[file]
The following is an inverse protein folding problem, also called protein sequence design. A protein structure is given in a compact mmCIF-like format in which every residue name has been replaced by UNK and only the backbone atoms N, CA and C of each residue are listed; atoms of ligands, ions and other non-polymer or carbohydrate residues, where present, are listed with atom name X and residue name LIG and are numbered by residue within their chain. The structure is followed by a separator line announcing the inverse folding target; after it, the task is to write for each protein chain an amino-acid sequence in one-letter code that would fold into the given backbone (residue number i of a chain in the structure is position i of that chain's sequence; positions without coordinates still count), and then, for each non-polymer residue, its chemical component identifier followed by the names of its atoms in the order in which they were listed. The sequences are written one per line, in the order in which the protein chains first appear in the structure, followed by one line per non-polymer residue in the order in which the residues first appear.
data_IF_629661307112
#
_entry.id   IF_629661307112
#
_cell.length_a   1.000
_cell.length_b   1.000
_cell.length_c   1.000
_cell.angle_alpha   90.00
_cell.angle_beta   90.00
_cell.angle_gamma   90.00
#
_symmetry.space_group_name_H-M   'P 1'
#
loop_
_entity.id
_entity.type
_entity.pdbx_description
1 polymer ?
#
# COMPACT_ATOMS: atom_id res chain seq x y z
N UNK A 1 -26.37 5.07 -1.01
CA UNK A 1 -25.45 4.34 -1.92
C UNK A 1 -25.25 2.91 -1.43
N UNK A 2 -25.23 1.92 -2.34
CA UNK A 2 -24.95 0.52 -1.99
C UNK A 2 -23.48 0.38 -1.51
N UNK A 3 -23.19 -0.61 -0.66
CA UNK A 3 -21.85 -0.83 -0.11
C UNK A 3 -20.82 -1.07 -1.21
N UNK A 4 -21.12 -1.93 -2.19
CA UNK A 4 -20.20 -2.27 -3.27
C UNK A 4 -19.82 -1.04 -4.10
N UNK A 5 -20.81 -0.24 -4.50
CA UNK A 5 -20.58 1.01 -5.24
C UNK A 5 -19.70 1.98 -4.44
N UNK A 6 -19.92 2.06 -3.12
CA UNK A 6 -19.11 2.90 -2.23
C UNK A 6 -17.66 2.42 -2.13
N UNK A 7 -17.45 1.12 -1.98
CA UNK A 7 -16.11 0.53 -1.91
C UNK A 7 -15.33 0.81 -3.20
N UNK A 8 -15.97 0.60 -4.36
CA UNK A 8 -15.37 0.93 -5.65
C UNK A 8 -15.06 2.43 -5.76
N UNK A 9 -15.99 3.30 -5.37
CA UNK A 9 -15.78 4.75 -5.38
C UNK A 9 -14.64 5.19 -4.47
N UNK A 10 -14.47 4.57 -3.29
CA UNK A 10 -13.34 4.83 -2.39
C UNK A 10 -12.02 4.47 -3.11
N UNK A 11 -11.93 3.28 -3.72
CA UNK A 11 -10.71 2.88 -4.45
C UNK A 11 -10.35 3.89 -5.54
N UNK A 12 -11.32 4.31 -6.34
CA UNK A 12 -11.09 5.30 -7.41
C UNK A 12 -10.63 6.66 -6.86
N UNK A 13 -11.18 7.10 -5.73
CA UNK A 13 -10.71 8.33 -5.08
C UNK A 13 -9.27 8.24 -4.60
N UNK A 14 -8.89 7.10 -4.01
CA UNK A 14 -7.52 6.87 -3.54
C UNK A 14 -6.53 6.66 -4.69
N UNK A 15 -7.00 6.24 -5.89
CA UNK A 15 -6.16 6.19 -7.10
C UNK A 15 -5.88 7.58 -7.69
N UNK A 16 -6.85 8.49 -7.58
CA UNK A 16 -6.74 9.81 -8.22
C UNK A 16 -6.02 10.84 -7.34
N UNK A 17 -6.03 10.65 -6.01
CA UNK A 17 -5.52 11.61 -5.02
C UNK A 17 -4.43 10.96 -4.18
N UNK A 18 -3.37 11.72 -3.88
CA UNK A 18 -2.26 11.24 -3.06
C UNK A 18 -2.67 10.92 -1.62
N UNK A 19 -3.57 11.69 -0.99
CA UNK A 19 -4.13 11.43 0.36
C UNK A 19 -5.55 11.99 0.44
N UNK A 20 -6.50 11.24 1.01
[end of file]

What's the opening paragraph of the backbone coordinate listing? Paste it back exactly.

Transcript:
The following is an inverse protein folding problem, also called protein sequence design. A protein structure is given in a compact mmCIF-like format in which every residue name has been replaced by UNK and only the backbone atoms N, CA and C of each residue are listed; atoms of ligands, ions and other non-polymer or carbohydrate residues, where present, are listed with atom name X and residue name LIG and are numbered by residue within their chain. The structure is followed by a separator line announcing the inverse folding target; after it, the task is to write for each protein chain an amino-acid sequence in one-letter code that would fold into the given backbone (residue number i of a chain in the structure is position i of that chain's sequence; positions without coordinates still count), and then, for each non-polymer residue, its chemical component identifier followed by the names of its atoms in the order in which they were listed. The sequences are written one per line, in the order in which the protein chains first appear in the structure, followed by one line per non-polymer residue in the order in which the residues first appear.